Collectibles and Extras
  • The protagonist Oliver is equipped with the Abbecedabra, Wizard Companion in the original, from which to collect the lost pages that tell lore, information on familiars and new spells to learn.
  • A particular line of quests requires the unguided understanding and analysis of some texts of the Abbecedabra.
  • Since the combat system is based on pets, they can be classified as collectibles. They are freely catchable after a few hours of play, and you will find more than four hundred different varieties.
Game Card
  • Game Name: Ni No Kuni - The Threat of the White Witch
  • Release date: 20 September 2019
  • Platforms: Nintendo Switch, PlayStation 3
  • Dubbing language: English, Japanese
  • Texts language: Italian
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Money-catching families

The marketing linked to Ni No Kuni: the Ashen Threat leaves no room for doubt: unlike the Playstation 4 version, the Nintendo Switch version does not have the wording "Remastered" shamelessly revealing the nature of a simple porting of the title. Said this, it would certainly have been legitimate to expect, after six years, some news, additions or adjustments to various defects that the game still carries with it. But nothing: same content, same resolution, same frame-rate, some new malicious bugs and an uncomfortable full price. The game remains to this day still considered one step away from the masterpiece, but this port on Nintendo Switch is an operation that we do not feel we can recommend under the conditions in which it was proposed. The final grade attributed to the security must therefore be read not only from the point of view of the average of the three evaluation parameters, but also on the basis of the considerations made on the porting operation.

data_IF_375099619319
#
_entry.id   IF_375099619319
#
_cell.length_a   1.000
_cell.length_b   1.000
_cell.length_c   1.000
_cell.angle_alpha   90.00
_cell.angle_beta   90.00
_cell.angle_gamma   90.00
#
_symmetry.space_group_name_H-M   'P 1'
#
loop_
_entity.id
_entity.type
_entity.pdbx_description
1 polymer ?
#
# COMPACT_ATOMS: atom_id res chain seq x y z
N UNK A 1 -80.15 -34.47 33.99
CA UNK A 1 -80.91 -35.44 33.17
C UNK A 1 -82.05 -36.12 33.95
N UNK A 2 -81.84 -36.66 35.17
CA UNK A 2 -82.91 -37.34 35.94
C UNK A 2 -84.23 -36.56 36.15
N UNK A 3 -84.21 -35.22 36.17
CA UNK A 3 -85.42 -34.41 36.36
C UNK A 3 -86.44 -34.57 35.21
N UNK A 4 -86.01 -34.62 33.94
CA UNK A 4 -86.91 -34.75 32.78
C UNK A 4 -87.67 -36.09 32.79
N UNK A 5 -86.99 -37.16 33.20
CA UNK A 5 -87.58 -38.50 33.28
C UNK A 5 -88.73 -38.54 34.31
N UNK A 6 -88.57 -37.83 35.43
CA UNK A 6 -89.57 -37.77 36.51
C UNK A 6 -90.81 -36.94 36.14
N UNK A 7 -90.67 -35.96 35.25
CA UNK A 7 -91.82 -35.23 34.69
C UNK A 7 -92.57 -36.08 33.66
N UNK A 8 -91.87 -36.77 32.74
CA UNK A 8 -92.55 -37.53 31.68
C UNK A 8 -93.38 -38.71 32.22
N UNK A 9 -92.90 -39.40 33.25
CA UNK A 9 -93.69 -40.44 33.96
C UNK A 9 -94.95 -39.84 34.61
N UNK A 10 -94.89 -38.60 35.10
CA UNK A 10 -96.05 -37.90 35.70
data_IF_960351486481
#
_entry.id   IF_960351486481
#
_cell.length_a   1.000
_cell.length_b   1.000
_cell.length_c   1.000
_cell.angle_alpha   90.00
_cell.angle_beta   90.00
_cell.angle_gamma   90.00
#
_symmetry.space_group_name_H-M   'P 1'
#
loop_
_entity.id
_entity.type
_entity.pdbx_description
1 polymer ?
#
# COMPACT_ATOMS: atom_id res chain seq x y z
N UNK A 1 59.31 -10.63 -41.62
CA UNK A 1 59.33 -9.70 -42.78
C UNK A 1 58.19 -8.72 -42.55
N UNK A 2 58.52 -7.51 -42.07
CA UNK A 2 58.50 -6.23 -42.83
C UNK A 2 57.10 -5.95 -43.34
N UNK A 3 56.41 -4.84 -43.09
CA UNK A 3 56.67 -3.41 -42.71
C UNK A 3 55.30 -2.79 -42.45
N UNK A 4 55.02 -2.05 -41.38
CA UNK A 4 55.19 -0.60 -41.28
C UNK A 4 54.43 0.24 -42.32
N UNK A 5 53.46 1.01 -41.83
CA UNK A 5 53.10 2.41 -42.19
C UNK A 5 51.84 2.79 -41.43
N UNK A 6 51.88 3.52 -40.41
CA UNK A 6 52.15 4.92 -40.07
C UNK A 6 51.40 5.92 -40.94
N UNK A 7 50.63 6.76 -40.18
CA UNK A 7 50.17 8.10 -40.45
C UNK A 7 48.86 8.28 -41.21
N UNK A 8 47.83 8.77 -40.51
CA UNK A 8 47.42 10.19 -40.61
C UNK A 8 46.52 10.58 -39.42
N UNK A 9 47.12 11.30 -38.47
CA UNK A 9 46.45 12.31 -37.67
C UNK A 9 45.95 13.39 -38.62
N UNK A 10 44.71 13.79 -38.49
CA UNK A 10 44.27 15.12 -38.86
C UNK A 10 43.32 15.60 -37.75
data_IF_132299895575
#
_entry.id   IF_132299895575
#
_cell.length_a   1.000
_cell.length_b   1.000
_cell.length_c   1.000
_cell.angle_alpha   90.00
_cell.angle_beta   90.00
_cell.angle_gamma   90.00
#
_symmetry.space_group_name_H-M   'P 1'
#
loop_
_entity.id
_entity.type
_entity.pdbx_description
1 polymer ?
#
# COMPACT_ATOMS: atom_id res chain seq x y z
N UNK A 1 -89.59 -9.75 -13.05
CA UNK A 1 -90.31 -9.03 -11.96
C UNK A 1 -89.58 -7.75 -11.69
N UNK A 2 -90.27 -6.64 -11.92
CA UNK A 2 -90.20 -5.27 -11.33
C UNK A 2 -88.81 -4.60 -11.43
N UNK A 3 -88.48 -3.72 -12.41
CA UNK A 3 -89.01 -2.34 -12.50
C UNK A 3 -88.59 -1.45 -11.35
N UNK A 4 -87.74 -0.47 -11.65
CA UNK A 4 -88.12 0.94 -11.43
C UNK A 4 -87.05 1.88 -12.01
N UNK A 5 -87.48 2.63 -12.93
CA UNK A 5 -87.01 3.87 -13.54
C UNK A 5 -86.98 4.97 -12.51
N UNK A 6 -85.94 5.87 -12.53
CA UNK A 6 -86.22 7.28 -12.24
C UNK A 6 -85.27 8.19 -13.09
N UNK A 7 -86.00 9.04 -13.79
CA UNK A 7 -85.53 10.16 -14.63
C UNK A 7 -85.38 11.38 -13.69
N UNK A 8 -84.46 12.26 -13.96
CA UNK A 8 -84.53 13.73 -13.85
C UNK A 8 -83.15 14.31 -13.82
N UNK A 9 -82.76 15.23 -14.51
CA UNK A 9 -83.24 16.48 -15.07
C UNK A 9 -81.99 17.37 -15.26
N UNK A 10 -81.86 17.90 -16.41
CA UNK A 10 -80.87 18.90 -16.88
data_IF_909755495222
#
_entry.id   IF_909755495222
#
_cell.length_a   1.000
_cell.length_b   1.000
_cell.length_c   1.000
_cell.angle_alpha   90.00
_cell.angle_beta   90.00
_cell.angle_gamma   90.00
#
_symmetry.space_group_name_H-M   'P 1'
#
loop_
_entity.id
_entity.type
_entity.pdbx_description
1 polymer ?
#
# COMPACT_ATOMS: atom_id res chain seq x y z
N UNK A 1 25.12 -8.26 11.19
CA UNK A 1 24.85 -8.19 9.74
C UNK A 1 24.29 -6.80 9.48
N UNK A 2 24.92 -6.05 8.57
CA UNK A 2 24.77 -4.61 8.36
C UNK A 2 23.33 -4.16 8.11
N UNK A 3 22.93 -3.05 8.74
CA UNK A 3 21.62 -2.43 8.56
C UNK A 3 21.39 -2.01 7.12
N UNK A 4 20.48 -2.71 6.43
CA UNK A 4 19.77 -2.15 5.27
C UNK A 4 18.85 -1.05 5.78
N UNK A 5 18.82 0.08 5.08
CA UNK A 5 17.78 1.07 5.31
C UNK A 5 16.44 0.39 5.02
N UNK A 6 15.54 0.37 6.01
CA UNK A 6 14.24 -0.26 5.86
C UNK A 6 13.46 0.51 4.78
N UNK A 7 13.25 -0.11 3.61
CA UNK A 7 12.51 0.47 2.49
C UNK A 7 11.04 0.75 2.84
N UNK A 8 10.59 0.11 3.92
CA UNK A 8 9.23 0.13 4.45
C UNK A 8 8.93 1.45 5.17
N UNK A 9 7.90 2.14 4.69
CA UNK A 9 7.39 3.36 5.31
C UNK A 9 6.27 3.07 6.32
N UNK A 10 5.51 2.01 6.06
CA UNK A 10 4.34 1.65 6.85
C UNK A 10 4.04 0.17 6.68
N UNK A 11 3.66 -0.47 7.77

Review by Emanuele Vanossi

If the artistic style devised by Studio Ghibli and Level 5 is still top marks, the same cannot be said of the technical level reached by the port on Switch. In portable mode the game runs beautifully in 720p at 30fps with perfect image cleansing. However, the total absence of improvements in resolution, not even in the game interface, in docked mode is unforgivable.


Also on the sound front no changes were made, and in this case it was not necessary. Both the excellent dubbing and the delicate soundtrack of Joe Hisaishi still know how to amaze.


The game structure, aged rather well, is still solid despite being accompanied by combat mechanics, between real-time and fixed turns, not always precise and exciting. The Pokemon-style handling of the pets hasn't lost any hits and is still capable of giving satisfactions.